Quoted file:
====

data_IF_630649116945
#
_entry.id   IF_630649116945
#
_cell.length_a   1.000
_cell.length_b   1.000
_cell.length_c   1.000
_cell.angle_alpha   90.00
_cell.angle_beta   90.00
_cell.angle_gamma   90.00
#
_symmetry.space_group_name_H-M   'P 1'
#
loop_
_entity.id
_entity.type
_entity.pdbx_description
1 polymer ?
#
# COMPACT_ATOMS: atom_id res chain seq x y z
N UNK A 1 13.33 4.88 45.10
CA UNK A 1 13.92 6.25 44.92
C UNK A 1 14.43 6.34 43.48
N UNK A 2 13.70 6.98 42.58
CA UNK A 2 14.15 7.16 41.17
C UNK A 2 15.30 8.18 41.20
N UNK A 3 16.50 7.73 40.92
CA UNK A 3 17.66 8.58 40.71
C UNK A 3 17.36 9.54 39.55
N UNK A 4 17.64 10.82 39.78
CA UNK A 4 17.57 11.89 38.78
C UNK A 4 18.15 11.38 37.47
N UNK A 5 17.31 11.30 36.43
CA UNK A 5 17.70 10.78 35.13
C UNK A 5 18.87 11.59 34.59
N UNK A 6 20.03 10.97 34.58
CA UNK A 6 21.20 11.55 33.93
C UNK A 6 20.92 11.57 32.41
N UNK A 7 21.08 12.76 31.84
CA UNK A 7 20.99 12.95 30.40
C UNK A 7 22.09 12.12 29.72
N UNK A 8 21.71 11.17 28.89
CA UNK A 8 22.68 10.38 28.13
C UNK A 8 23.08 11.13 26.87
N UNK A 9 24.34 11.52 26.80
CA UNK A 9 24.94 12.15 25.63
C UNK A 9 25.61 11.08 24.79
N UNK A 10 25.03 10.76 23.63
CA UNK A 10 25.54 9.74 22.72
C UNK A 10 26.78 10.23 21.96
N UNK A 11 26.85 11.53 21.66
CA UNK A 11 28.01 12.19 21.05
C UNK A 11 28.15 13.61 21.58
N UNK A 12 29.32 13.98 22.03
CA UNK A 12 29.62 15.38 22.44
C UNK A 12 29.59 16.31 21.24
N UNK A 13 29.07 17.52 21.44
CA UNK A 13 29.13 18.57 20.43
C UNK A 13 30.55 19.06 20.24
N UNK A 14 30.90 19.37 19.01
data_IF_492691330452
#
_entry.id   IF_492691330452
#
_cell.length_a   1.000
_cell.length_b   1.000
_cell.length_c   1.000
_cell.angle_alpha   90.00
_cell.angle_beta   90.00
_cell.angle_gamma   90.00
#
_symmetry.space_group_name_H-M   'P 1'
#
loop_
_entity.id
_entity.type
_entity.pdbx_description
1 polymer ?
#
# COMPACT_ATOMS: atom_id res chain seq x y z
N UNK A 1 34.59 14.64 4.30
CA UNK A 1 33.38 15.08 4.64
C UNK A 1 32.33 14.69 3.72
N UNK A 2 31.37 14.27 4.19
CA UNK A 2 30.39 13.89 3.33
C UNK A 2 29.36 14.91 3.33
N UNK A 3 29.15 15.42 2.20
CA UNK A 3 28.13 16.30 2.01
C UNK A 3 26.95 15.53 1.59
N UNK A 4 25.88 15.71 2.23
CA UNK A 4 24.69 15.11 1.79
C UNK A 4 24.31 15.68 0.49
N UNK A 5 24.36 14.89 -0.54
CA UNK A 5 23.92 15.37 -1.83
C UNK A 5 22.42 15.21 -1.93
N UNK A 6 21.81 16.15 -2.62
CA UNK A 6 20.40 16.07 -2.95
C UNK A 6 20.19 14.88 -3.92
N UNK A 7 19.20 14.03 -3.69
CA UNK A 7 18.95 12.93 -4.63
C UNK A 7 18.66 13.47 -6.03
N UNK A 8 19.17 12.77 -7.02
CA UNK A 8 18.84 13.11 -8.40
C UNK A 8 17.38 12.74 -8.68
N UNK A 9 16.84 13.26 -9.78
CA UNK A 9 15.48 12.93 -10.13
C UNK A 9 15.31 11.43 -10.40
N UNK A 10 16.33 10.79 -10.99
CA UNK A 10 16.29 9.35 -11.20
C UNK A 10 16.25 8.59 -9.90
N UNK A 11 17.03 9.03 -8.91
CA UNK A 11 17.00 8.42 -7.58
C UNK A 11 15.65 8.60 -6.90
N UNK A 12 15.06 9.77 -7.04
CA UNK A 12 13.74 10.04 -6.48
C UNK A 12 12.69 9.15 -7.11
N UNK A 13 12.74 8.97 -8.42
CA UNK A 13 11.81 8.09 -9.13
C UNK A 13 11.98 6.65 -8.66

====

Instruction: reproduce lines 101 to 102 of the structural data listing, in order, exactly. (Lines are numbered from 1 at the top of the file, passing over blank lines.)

C UNK A 7 18.66 13.47 -6.03
N UNK A 8 19.17 12.77 -7.02